Friday, 3 June 2011

Fredrick Alliston & the life of a dangerous Hindu radical

Fredrick Alliston (Great Grandad) left on a boat for India around 1897 where he lived for 25 years. His story is one of huge decisions made at great cost with both eyes fully fixed on a greater hope to come.
Serving as a Salvation Army Officer, working as an Evangelist to the Hindi speaking natives, Fredrick operated out of the British compound. His desire to see locals impacted by the gospel, frustrated by the colonial British culture into which he brought converts & their desire to simply assimilate Christianity as Britishness.

Here is where Fredrick made the call that all heroes of the faith have made at some point down through the centuries. He decided that his need to genuinely reach Hindus with the gospel was greater than his need to live in safety & comfort amongst the 'little England' crowd in the compound.

This was no easy turning point for any man, particularly one with a wife, Louisa, & by now a growing family of small children. How quickly we make choices today based on the perceived risk to our family - Fredrick deemed it a greater risk to remain settled, valued a greater prize than comfort would bring, thought it better to lose it all for something he could never lose.

With Louisa & the children in tow, they moved quickly out of the compound. Ignoring warnings from the British that they would be out from under their protection, recklessly blocking their ears to threats that they would be cut off from safety & their own kind, they came out. Abandoning themselves to the only hope they had left. That some might be reached.

Just moving out was not enough. Fredrick knew he had to gain acceptance amongst the suspicious Hindus. In leaving the compound he buried even his own identity as an Englishman & a Salvation Army Officer. His western clothing left behind; His name changed to a name understood by Hindi speakers : 'Bringer of Light'. This is who he was now, this was all there was to him.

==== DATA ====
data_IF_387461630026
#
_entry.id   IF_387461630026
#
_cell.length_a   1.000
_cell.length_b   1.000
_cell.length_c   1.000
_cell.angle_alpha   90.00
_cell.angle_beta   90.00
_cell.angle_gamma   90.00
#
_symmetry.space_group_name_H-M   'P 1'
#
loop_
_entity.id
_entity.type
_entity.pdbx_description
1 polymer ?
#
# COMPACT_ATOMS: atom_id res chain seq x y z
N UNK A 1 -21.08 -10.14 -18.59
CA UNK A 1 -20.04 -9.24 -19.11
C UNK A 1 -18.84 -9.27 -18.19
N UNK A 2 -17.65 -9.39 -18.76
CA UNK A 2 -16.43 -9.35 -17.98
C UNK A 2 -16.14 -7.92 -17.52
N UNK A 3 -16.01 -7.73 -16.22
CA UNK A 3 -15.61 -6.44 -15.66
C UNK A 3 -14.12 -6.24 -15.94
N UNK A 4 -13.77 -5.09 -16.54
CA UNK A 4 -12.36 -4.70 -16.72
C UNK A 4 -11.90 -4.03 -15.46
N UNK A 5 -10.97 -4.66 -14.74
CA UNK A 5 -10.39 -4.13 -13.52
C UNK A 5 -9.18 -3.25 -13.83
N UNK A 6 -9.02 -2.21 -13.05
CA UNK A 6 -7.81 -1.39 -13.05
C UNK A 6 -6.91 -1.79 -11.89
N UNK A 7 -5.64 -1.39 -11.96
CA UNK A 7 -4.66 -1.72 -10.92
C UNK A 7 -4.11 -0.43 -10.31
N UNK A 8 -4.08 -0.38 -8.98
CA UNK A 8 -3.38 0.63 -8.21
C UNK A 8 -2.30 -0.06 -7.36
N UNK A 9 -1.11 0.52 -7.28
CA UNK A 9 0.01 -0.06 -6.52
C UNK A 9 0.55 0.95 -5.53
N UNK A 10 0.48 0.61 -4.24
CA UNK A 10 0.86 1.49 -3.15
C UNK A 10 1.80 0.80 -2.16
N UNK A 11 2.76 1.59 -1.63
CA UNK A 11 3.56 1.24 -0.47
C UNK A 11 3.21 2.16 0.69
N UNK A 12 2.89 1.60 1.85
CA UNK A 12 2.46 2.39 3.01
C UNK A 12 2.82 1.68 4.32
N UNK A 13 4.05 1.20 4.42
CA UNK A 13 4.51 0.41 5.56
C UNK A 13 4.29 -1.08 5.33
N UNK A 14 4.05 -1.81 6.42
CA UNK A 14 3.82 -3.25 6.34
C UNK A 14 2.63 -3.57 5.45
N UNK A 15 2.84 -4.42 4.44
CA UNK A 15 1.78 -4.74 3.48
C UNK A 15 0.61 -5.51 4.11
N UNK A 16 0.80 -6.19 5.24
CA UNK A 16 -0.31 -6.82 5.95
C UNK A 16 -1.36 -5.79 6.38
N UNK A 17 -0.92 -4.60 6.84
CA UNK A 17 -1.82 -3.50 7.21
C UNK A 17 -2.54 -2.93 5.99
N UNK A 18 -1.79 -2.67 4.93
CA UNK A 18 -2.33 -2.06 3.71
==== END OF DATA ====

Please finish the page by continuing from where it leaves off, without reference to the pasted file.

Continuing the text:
As a family they absorbed Hindi customs & food, they lived in their squalid housing, they caught their diseases. They even died weakly, needlessly like the impoverished locals. Fredrick & Louisa had ten children whilst out in India. Three were buried there. Given up for the sake of the gospel through the kind of accident, fire & disease that they would never have been exposed to in the security of the expat community. After one such death, Fredrick cycled for 3 days & nights with his child's body in a box upon his back, searching for a burial place that would be safe from digging animals.

What a cost, some might say too great a cost. What is it that drives a man to live so radically, so dangerously? What is this glimpse of future hope & glory which enables a man to value the spread of the gospel over settled, safe living? What is this madness that brings a man to his knees beside the graves of his children, only to get up again & press on further, deeper?
Friends, the world desperately needs more of this kind of madness. The certainty of future grace to come which releases incredible hope & joy through suffering for millions down through the ages, & still today. We don't long for Fredrick's trials, but we are awakened with a raging thirst for his authentic hope in God that might just change our lost generation!

No comments:

Post a Comment